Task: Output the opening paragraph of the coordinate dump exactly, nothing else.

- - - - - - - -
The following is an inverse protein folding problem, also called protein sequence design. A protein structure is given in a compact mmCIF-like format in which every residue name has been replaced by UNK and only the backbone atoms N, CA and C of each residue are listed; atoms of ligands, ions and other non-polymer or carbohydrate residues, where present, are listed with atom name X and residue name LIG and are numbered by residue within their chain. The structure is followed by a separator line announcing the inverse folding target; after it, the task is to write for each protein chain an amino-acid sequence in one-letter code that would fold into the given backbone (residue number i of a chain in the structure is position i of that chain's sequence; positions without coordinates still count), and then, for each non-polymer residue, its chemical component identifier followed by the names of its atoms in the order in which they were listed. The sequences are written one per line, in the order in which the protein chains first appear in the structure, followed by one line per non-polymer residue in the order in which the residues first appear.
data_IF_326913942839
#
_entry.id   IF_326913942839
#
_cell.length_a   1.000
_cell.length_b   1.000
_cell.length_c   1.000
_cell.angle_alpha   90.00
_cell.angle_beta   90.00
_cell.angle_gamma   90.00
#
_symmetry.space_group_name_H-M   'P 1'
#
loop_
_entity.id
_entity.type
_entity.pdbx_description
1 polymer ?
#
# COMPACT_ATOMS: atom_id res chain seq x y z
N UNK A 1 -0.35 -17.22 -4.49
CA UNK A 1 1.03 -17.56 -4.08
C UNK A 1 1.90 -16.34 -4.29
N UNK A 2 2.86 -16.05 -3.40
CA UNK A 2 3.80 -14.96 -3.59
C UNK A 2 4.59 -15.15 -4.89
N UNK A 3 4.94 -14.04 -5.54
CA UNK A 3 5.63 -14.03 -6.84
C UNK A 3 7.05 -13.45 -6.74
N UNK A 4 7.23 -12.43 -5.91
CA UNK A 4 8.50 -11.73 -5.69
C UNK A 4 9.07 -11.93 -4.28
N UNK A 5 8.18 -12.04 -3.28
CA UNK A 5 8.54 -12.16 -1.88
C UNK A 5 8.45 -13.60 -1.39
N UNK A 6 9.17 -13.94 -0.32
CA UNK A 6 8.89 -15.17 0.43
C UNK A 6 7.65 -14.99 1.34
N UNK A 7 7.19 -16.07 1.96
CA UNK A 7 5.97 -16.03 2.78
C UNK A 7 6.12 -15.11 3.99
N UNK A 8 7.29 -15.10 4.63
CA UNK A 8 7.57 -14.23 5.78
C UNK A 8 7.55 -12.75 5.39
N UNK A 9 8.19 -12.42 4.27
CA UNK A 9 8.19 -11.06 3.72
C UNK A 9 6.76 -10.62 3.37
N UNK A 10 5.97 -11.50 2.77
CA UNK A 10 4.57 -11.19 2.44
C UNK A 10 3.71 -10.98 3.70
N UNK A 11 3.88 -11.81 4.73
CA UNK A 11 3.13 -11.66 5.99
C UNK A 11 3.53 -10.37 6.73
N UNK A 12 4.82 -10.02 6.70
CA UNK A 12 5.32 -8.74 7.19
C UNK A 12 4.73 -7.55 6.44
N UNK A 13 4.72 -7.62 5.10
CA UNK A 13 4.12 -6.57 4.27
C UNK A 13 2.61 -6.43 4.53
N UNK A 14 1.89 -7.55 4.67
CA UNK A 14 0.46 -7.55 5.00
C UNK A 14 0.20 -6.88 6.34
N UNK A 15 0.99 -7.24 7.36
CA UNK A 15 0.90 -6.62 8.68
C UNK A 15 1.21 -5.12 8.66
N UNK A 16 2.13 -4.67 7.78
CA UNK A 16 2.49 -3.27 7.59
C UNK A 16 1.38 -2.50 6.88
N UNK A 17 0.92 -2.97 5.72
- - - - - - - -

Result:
The following is an inverse protein folding problem, also called protein sequence design. A protein structure is given in a compact mmCIF-like format in which every residue name has been replaced by UNK and only the backbone atoms N, CA and C of each residue are listed; atoms of ligands, ions and other non-polymer or carbohydrate residues, where present, are listed with atom name X and residue name LIG and are numbered by residue within their chain. The structure is followed by a separator line announcing the inverse folding target; after it, the task is to write for each protein chain an amino-acid sequence in one-letter code that would fold into the given backbone (residue number i of a chain in the structure is position i of that chain's sequence; positions without coordinates still count), and then, for each non-polymer residue, its chemical component identifier followed by the names of its atoms in the order in which they were listed. The sequences are written one per line, in the order in which the protein chains first appear in the structure, followed by one line per non-polymer residue in the order in which the residues first appear.